Matthew Shane Bledsaw, 35, was arrested on complaints of first-degree arson and manufacturing a controlled substance.
More than 60 methamphetamine labs have been discovered in homes, motels and businesses or discarded on streets and in trash bins throughout the city this year, according to police records. Last year, a record-setting 323 labs were found in Tulsa.
Firefighters responded to the house fire in the 5800 block of East 76th Place about 4 a.m., said Tim Smallwood, the Tulsa Fire Department’s public information officer. Three people escaped from the house with flames shooting 20 to 30 feet into the air, he said.
Hazardous materials crews were called to the scene after investigators discovered what appeared to be a meth lab in the home, he said. A police report indicates that fire investigators determined that the fire was the result of methamphetamine manufacturing.
The residents, whom firefighters found watching the fire from one their cars, said the fire started in a back bedroom, Smallwood said.
Bledsaw was identified as the boyfriend of a woman who lived at the home. Police and court records identify the home as his residence.
Bledsaw agreed to talk to investigators, an arrest report states. He said he woke up to find the closet on fire and that he burned his hand while trying to extinguish the flames, the report states.
During a search of the home, officers discovered instant-cold packs, a white substance that was determined to be salt and another white substance that was determined to be sodium hydroxide. All of these items are used in the manufacturing of meth, police records state.
Bledsaw was convicted in 2005 of driving while under the influence of an intoxicating liquor and was convicted in 1995 of unlawful possession of marijuana, Tulsa County District Court records show.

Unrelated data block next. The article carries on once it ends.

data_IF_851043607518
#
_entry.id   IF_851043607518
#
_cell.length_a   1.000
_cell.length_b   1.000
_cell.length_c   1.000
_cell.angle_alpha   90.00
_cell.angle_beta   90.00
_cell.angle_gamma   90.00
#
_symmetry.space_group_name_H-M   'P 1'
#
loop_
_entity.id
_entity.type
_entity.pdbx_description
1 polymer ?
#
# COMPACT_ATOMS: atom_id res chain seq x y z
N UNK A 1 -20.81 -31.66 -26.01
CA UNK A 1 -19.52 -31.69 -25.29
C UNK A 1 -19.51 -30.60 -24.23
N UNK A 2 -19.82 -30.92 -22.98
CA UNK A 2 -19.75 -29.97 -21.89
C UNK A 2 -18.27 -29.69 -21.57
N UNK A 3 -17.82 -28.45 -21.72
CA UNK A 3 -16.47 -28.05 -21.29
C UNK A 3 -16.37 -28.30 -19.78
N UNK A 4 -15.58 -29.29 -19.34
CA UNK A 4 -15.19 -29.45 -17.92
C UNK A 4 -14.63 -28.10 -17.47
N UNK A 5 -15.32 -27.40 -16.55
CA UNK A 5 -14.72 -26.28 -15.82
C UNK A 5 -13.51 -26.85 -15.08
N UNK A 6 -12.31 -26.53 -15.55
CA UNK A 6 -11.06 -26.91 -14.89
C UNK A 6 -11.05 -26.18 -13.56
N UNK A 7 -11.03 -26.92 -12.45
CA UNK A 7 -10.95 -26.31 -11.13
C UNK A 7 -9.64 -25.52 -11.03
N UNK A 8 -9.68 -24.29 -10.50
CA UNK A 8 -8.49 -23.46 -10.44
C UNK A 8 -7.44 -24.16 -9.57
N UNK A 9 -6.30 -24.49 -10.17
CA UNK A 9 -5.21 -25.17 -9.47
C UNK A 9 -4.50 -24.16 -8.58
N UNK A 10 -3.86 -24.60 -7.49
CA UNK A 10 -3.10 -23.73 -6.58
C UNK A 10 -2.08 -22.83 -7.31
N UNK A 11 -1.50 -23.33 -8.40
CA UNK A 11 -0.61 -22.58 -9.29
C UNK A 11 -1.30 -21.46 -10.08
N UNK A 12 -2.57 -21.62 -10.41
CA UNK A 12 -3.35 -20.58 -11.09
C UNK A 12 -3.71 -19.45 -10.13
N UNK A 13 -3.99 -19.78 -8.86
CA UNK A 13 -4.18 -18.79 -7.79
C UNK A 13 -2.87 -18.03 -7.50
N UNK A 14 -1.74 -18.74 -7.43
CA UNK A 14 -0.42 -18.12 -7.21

Eric Jones, who lives in the south-Tulsa neighborhood, said he had not seen any unusual activity at the home leading up to the fire.
“There just wasn’t a lot of traffic in and out of the house,” he said.
Even though the house didn’t appear to be a typical meth-lab home, Jones said it didn’t surprise him that someone could be making drugs secretly and cause a fire in his neighborhood.
“Honestly, it’s not because of any specific things,” he said. “I just look at the statistics. It’s just as likely in south Tulsa as it is in north Tulsa.”
Meth labs have been discovered in all areas of the city in recent years, largely because of an increase in the volatile “one-pot” or “shake-and-bake” method of manufacturing methamphetamine, authorities have said.
Of the 323 labs found last year, 52 were in multifamily residences, a category that includes hotels, motels and apartment complexes.
Seven children were taken into custody after being found at Tulsa locations with meth labs last year.
Meanwhile, a bill that would require a prescription for tablets that contain pseudoephedrine is pending consideration by the state House of Representatives. Pseudoephedrine is a main ingredient in meth manufacturing.
The legislation would not require a prescription for the gel or liquid forms of the medicine.
If the House doesn’t pass the bill before the end of the day Thursday, it would be dead for the year, although its language could be introduced into other legislation.